Monogamous. Nest consists of a scrape in the ground, lined with grass and other vegetable matter, and hidden among long grass, sedges or other vegetation. Nest is usually situated near the water's edge. Breeding season mainly the spring, summer and autumn periods (September to May), with peak in summer. The female lays 4-13 eggs (clutches of up to 16 eggs probably the result of more than one female laying), one egg being laid per day. Incubation probably starts after the clutch has been completed, lasts 26-30 days, and is undertaken by both sexes (but mainly the male). Young are diving for food by 14 days, are able to fly by 63 days, and have adult plumage by about 180 days. The parents accompany the young until even after they have started flying. They are especially protective of the young in their early development and keep them well hidden and attract predators away from the young by using the broken-wing act.

Very vocal, especially in flight; 3 note whistle swee swee sweeu.
Listen to Bird Call.

Common resident but highly nomadic; gregarious in non-breading season.

White-faced Duck Photos

Mon May 21, 2012 6:09 pm

099. White-faced Duck Dendrocygna viduata (Nonnetjie-eend)

Image © lowveldboy

Image © leachy

Image © Lisbeth

Image © ExFmem

Image © Lisbeth

Image © Lisbeth

Image © BluTuna

Species text Sabap1
Oiseaux net

Fulvous Duck

Mon May 21, 2012 6:10 pm

100. Fulvous Duck Dendrocygna bicolor (Fluiteend)
Order: Anseriformes. Family: Dendrocygnidae


Size 46-53 cm. It has a long grey bill, long head and longish legs, buff head and underparts, the latter reddish-tinged on the flanks with conspicuous white flank stripes. It has a dark crown, a golden, brown face, with a dark line down the centre of the nape and neck, and dark grey back and wings. The tail and wing patches are chestnut, and there is a white crescent on the upper tail which is visible in flight. Sexes are alike.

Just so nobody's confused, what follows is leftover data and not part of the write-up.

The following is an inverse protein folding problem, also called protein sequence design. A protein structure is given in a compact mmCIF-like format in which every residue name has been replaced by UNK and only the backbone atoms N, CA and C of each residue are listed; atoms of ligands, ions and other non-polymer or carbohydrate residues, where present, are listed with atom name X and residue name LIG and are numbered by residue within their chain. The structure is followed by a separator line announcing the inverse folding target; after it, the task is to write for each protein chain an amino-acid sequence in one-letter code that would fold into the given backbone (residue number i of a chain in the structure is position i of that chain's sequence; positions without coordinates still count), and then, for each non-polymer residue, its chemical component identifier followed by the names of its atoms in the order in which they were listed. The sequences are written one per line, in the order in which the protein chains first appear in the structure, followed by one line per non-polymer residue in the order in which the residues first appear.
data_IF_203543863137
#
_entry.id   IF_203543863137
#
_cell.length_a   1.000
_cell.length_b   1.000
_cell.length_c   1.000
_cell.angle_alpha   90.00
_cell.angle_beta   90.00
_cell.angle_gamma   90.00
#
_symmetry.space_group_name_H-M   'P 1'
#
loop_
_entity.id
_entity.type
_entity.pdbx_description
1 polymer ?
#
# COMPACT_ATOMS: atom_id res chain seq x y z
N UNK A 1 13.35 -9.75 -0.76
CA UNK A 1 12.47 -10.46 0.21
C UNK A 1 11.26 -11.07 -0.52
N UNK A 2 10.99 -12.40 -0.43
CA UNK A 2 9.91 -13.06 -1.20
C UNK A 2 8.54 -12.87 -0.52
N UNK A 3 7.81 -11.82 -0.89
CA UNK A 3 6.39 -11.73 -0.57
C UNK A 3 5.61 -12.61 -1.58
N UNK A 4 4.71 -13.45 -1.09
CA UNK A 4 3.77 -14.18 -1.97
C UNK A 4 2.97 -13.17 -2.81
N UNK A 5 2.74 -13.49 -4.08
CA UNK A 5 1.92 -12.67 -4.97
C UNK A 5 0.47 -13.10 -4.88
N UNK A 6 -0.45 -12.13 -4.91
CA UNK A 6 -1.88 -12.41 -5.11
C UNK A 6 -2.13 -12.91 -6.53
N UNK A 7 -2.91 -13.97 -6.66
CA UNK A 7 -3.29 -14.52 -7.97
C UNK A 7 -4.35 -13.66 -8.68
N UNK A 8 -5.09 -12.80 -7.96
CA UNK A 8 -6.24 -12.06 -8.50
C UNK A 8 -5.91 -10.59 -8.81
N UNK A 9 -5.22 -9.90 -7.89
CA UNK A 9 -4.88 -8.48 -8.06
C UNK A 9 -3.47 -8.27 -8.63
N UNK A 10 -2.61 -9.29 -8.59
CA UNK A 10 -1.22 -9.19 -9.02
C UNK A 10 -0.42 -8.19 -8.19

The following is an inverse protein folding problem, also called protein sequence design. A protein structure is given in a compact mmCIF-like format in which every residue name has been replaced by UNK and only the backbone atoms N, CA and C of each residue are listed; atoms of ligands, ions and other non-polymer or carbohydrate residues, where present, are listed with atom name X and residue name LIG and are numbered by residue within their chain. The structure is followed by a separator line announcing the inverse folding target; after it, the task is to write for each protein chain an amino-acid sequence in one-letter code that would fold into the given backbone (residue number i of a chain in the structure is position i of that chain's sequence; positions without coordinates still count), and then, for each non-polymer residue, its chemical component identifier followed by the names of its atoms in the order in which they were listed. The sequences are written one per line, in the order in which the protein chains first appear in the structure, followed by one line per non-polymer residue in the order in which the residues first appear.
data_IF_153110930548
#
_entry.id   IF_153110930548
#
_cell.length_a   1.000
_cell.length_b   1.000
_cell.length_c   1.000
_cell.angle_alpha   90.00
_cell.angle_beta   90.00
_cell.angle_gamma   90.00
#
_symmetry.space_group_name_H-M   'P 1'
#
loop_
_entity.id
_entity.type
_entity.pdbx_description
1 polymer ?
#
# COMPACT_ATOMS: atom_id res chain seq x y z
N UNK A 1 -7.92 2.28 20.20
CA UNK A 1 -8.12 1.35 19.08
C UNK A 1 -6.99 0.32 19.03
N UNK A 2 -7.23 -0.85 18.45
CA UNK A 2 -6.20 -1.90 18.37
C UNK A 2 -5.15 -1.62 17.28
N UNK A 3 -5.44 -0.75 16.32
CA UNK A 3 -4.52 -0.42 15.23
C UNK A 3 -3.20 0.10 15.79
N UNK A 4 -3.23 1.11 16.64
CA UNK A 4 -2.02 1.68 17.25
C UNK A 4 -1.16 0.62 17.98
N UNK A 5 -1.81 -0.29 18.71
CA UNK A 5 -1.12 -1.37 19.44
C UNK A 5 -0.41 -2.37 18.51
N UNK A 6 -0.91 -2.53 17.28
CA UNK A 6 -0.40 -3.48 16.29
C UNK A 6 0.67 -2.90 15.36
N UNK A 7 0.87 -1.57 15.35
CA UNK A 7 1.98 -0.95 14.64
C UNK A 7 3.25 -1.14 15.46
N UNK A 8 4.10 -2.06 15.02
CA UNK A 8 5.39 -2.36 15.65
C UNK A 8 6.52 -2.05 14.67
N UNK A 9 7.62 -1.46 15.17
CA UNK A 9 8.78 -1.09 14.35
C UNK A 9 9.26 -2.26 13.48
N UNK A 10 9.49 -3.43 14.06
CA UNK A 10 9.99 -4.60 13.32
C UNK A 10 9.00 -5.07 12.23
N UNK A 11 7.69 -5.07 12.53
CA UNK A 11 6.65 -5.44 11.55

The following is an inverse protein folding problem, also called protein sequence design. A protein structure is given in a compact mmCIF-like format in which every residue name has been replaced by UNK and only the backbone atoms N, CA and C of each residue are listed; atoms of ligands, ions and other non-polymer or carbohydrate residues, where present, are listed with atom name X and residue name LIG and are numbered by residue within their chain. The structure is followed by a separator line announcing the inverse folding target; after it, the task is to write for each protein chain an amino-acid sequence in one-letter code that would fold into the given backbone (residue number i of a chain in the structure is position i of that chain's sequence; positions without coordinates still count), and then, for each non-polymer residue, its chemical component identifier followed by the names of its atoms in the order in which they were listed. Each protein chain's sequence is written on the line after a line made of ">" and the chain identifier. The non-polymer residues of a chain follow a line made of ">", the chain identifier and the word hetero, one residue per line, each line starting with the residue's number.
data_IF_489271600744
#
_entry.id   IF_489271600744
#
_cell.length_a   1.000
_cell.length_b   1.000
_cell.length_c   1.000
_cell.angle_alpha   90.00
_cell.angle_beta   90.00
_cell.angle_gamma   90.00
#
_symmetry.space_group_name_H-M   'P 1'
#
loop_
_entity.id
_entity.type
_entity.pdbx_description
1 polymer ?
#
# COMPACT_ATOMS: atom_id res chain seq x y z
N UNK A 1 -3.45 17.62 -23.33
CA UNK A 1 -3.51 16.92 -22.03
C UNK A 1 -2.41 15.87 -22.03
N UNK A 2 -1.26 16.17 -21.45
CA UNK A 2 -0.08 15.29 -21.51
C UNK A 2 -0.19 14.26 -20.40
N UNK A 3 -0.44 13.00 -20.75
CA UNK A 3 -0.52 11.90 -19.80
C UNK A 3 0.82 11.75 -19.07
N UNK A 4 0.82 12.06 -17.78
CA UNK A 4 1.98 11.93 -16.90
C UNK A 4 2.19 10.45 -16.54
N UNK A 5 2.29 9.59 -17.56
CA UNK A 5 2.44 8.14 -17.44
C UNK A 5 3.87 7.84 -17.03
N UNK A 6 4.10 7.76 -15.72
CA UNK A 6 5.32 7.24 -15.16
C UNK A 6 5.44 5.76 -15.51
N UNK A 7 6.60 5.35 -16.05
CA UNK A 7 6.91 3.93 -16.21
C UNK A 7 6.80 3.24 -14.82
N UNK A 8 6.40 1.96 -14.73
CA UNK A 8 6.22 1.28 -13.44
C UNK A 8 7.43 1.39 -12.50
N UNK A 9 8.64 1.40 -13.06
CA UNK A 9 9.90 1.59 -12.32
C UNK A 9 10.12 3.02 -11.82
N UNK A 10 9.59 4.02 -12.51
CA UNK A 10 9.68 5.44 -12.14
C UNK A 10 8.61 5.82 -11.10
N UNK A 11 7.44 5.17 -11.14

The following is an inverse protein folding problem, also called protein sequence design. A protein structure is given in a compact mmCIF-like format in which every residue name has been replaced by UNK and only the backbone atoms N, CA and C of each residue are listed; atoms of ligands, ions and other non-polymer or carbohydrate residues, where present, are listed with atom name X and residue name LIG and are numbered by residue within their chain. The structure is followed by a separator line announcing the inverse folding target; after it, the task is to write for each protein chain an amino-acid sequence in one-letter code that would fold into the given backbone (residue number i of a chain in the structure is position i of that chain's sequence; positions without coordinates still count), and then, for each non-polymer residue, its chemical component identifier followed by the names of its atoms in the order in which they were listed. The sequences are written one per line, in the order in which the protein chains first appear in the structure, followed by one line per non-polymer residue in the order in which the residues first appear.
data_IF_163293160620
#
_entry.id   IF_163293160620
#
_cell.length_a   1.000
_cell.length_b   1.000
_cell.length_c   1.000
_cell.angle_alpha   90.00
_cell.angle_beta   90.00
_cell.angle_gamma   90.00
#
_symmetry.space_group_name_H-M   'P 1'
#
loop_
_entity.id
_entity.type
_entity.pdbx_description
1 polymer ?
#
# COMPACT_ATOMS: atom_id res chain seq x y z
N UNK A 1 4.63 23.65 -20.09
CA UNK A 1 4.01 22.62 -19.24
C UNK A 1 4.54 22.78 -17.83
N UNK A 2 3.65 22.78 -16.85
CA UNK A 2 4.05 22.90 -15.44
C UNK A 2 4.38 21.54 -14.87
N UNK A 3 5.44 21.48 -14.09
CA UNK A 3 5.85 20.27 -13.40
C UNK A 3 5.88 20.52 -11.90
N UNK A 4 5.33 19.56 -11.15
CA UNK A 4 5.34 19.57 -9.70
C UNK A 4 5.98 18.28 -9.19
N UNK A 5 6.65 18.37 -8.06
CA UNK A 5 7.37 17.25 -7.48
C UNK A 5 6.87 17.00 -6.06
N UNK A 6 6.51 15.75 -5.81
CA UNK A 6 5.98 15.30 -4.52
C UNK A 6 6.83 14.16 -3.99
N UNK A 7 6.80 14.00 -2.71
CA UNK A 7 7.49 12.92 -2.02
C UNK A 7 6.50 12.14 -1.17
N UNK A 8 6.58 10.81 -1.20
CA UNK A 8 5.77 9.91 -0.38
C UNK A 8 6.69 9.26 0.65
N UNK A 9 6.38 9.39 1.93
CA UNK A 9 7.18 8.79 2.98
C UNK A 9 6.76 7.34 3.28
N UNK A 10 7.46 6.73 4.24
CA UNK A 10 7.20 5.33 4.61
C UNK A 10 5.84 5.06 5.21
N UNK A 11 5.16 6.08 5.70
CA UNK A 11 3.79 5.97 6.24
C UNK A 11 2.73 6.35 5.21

Juveniles have less contrasted flank and tail colouration.

Widely distributed worldwide: occurs in tropical South America, southern North America, Africa, Madagascar and S Asia. Occurs in patches of India, Pakistan, the Arabian Gulf coast and sub-Saharan Africa, isolated along the coast of West Africa and found from Eritrea and Ethiopia through Kenya, Tanzania, Zambia and Angola to north-eastern parts of southern Africa. In southern Africa, concentrated mainly in Gauteng, Free State, KwaZulu-Natal, Swaziland, Mozambique, Zimbabwe, N Botswana and Namibia (mainly in the north).


Inland water bodies, especially with abundant aquatic vegetation, coastal mudflats, salt works and sewage plants; it breeds on salt pans and saline lakes.

Highly nomadic and a breading migrant in some areas.

Gregarious in non-breading season.

It feeds almost entirely on cyanobacteria (blue green algae: Anabeana and Naticula halophila), but it will also eat small insects and crustaceans. Foraging is done in shallow water with its strangely-shaped bill upside-down. Its large tongue pumps water through the filaments (lamellae) on the edge of its bill, which filter out the cyanobacteria.

Monogamous, colonial nester, breeding in colonies from tens to thousands. The nest is built by both sexes and consists of a scrape in the ground, lined with grass stems, leaves and reeds, and hidden in long grass within 50 m of water. Makes a more substantial, built-up nest if the site chosen is on marshy ground near the water's edge. Also known to nest up to 0.5 m above the water in thick reeds. Breeding season is virtually any time of year but generally after good rains. The female lays 6-13 eggs (probably laying at most one egg per day) after which she and her partner take turns in incubating them for 24-32 days before they hatch. The male usually incubates them at night. By 52 days the young are able to fly and by 60 days old they have almost complete juvenile plumage.

2-syllabled whistle tooo-ee or tou-ee, usually in flight.
Listen to Bird Call.

Uncommon to fairly common resident.

Fulvous Duck Photos

Mon May 21, 2012 6:10 pm

100. Fulvous Duck Dendrocygna bicolor (Fluiteend)

Image © leachy
Kruger National Park, Sunset Dam

Image © PRWIN
Marievale Bird Sanctuary, Gauteng

Species text in The Atlas of Southern African Birds
Biodiversity Explorer
Newman's Birds of Southern Africa